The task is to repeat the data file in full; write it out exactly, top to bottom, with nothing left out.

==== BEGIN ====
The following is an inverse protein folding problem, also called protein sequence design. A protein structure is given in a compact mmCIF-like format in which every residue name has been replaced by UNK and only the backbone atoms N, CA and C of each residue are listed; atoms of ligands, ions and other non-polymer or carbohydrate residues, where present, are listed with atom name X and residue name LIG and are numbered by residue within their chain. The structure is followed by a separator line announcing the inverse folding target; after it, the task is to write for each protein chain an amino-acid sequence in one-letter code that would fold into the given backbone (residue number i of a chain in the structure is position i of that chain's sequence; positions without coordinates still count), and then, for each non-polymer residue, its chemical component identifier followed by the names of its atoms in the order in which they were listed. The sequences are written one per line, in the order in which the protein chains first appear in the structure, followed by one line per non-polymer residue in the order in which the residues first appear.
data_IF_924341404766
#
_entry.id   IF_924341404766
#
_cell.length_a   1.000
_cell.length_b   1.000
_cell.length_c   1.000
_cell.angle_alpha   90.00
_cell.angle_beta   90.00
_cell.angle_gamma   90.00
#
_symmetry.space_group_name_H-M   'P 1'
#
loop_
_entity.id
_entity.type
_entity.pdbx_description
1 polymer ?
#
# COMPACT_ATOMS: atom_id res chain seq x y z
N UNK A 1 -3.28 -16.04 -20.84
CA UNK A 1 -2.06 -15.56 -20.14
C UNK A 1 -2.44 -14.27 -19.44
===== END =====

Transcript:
The following is an inverse protein folding problem, also called protein sequence design. A protein structure is given in a compact mmCIF-like format in which every residue name has been replaced by UNK and only the backbone atoms N, CA and C of each residue are listed; atoms of ligands, ions and other non-polymer or carbohydrate residues, where present, are listed with atom name X and residue name LIG and are numbered by residue within their chain. The structure is followed by a separator line announcing the inverse folding target; after it, the task is to write for each protein chain an amino-acid sequence in one-letter code that would fold into the given backbone (residue number i of a chain in the structure is position i of that chain's sequence; positions without coordinates still count), and then, for each non-polymer residue, its chemical component identifier followed by the names of its atoms in the order in which they were listed. The sequences are written one per line, in the order in which the protein chains first appear in the structure, followed by one line per non-polymer residue in the order in which the residues first appear.
data_IF_924341404766
#
_entry.id   IF_924341404766
#
_cell.length_a   1.000
_cell.length_b   1.000
_cell.length_c   1.000
_cell.angle_alpha   90.00
_cell.angle_beta   90.00
_cell.angle_gamma   90.00
#
_symmetry.space_group_name_H-M   'P 1'
#
loop_
_entity.id
_entity.type
_entity.pdbx_description
1 polymer ?
#
# COMPACT_ATOMS: atom_id res chain seq x y z
N UNK A 1 -3.28 -16.04 -20.84
CA UNK A 1 -2.06 -15.56 -20.14
C UNK A 1 -2.44 -14.27 -19.44